Over the past few weeks, we have been liaising with 17 industry professionals to curate an in-depth thought leadership e-book titled “The Future of Property.” Divided into 3 chapters, the conversations range from PropTech, housing and infrastructure and property as an asset class. We hope that this collaborative e-book will be the first of many, and that these 17 articles encourage further discussions around what is an increasingly exciting sector.
“The initiative behind this collaborative e-book is to encourage discussion in a way that inspires, innovates and invites people to talk about the future of property – not only from a technological perspective, but from a housing perspective, and from an investment perspective, because we believe that conversations can catalyse change.”
An Introduction by Ben Grove, Head of Property Moose UK
Since the turn of the millennium, I believe that property has been seen to embrace change – slowly but surely dipping its feet into the PropTech wave. Though the nature of the asset has been (and perhaps still is) stubborn to innovation, we are seeing a shift in the way that property transacts. Failures in traditional systems are catapulting the market towards a tipping point, with the impending arrival being one of necessity, driven by attempts to escape inefﬁciency.
The fact that the world’s most valuable asset class has operated on such a manual level for so long may seem astonishing. It is, however, a testament to the perseverance and appeal of property. I believe that it has continued to hold its own in terms of popularity and global charm, and it’s easy to understand why. From a psychological perspective, part of our obsession with property takes root in the concept’s familiarity, otherwise known as “cognitive ﬂuency.” We gravitate towards what we know. You’re likely to have once said the term, “The house I grew up in.” The place we call “home” can even help construct the architecture of our social identity; rendering our attachment to the asset to be somewhat emotional.
Likewise, it can be viewed as a beginner’s asset class, free from jargon. For example, explaining how you can make money from property to an inexperienced investor is easy. They’re likely to know the terms house, rent and sale – the terminology is not novel, it’s incredibly familiar. But the simple nature of the asset class contradicts the very mechanisms it operates upon. Whilst an inexperienced investor is more likely to understand the basics of property than the lingo of the stock market, explaining the ins and outs, the logistics, the paperwork, the back and forth correspondence and the snail-pace of exchanges, is a far more painful conversation to have. Because despite property being a beautifully simple thing, it is buried beneath old and complicated systems.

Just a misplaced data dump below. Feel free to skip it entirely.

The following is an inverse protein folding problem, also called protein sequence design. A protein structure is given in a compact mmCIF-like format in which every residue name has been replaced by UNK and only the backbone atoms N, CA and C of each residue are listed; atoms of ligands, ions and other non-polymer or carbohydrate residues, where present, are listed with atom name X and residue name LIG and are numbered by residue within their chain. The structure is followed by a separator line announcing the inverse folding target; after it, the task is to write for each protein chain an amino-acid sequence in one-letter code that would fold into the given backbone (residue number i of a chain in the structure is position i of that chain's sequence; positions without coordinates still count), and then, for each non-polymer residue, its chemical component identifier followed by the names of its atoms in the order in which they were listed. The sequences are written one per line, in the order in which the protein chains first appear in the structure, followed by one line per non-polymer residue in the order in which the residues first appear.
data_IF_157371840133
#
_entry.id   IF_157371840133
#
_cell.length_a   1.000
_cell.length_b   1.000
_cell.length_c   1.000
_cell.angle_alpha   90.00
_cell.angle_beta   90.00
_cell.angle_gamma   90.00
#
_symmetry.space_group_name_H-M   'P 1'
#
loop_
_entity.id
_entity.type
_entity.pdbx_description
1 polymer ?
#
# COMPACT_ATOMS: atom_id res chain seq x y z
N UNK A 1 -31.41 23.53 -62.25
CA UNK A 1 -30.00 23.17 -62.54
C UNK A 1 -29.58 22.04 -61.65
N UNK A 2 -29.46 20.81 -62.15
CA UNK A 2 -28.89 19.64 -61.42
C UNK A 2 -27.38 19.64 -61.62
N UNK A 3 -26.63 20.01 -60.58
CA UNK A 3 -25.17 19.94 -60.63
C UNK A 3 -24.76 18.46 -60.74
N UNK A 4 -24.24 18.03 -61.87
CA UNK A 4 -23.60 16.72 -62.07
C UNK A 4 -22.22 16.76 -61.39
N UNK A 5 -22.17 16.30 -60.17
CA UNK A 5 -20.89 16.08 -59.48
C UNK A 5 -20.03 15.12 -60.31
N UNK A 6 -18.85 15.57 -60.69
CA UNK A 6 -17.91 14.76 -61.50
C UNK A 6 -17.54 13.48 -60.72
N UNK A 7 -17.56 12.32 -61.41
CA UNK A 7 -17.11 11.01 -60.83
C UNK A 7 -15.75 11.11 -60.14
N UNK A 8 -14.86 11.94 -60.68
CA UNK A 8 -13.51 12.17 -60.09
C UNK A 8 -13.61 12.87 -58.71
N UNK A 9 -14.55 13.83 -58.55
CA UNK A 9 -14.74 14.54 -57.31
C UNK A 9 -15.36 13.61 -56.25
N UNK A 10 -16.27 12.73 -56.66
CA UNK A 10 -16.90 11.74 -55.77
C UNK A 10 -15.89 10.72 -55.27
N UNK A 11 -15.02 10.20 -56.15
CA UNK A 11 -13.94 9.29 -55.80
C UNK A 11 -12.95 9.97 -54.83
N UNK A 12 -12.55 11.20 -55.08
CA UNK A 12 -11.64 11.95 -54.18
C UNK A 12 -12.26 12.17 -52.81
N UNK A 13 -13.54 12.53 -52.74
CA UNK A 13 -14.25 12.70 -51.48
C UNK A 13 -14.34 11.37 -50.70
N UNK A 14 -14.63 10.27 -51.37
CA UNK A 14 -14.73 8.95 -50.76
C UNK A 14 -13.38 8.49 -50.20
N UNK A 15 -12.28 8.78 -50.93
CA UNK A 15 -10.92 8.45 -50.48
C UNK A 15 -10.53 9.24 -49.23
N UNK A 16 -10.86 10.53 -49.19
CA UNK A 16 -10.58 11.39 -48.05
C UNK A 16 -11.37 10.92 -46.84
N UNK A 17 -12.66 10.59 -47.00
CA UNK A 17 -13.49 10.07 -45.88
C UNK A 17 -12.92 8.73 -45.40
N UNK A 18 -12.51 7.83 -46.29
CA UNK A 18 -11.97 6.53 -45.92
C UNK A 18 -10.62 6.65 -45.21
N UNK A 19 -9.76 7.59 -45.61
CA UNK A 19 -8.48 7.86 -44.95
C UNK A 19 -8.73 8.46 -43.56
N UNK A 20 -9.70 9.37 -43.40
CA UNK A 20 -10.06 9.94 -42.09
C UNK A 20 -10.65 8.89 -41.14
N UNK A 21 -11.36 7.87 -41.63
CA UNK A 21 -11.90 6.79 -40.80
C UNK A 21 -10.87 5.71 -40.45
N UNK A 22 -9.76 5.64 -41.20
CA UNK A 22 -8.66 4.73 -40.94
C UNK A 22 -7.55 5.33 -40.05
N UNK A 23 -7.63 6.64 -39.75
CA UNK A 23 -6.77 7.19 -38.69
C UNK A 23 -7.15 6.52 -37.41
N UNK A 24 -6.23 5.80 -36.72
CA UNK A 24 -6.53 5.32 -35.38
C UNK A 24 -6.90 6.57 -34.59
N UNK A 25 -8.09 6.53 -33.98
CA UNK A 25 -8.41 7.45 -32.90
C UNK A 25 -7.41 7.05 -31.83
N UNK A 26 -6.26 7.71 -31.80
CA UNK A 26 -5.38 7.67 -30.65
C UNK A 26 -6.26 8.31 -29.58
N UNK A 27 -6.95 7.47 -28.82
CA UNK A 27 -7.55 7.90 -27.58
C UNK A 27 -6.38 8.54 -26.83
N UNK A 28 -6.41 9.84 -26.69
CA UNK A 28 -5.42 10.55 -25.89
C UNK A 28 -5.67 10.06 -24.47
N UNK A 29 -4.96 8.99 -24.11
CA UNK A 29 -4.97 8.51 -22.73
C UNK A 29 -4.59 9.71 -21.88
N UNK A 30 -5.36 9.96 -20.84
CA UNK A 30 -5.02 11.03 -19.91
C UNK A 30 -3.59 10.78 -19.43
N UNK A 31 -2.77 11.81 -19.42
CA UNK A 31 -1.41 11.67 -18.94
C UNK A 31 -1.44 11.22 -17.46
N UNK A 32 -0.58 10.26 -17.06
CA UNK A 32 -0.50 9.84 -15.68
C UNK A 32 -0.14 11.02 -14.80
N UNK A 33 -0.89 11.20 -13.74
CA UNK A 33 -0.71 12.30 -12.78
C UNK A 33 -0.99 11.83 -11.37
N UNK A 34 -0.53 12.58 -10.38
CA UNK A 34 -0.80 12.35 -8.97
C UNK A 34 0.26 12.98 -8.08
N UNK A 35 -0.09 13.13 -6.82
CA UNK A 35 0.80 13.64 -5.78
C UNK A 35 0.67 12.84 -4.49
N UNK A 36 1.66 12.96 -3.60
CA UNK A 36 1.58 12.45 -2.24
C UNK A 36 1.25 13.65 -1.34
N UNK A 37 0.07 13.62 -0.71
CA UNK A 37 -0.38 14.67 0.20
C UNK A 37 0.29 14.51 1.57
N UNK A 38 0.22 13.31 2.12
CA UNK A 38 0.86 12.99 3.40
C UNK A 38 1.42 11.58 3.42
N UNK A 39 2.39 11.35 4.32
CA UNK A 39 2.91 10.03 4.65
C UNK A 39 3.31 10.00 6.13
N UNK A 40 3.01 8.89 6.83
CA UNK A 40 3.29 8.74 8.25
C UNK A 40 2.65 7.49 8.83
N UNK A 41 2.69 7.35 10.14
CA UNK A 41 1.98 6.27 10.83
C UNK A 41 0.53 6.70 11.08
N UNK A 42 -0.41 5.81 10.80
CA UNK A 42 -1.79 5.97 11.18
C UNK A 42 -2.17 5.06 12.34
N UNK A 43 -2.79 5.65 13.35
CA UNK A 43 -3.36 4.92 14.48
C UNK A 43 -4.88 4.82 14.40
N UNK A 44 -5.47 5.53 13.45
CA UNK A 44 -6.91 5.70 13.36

As such, I believe that it’s clear that the future of property needs to be driven by the customer. For too long now, workings have favoured systems and disregarded the actual individual navigating through the world of real estate. Again, a beautifully simple asset class has locked out ﬁrst-time buyers, mass-matched lenders to borrowers with little regard for personal circumstances, and can leave sellers waiting for several months – the list goes on.
The adoption of PropTech has been slow. Even some of the largest and most respected traditional estate agents in the country still use applicant cards and keep ﬁles full of paper. I believe the friction around PropTech needs to be alleviated, and those who are reluctant ought to approach it with an open mind. Understanding that the asset now has access to a very sophisticated world of technology, upon which it can be streamlined, democratised and simpliﬁed, may be crucial to driving growth.
Talking about where we want to be, or, more speciﬁcally, why we want to be there, is one of the simplest forms of improvement. Asking the right questions can help to construct the industry’s future framework. The big “Why?” needs to act as the momentum. Why do we need to disrupt? Why has this industry taken root in market failure? Why must we keep innovating? Narrative can be fueled by motivation; “Why?” has the power to drive change.
At Property Moose, we’re on a mission to democratise property investment. With 26,000+ members in 130 countries, our reach is a testament to the global demand for our service: an affordable and hassle-free way into the property market. In being one of the ﬁrst property crowdfunding platforms in Europe, we believe our growth has been driven by our appreciation and understanding of technology.
Every corner of real estate can be enhanced by the digital transformation upon us and if we strive to work together, great things can be achieved. The initiative behind this collaborative e-book is to encourage discussion in a way that inspires, innovates and invites people to talk about the future of property – not only from a technological perspective, but from a housing perspective, and from an investment perspective because we believe that conversations can catalyse change. The easiest way to move forward is to talk about where we want to be – especially considering the scope for further growth, the sheer volume of new players entering the market and the evolution and access to cutting-edge technology.
Ben Grove has spent the last 16 years working for some of the largest property and advertising brands, including the REA Group, Property Finder, and Newsquest. He has a passion for property portals, technology, and digital media. Alongside the founder of Match.com, Ben cofounded Estates Direct, a national online estate agent, in 2009.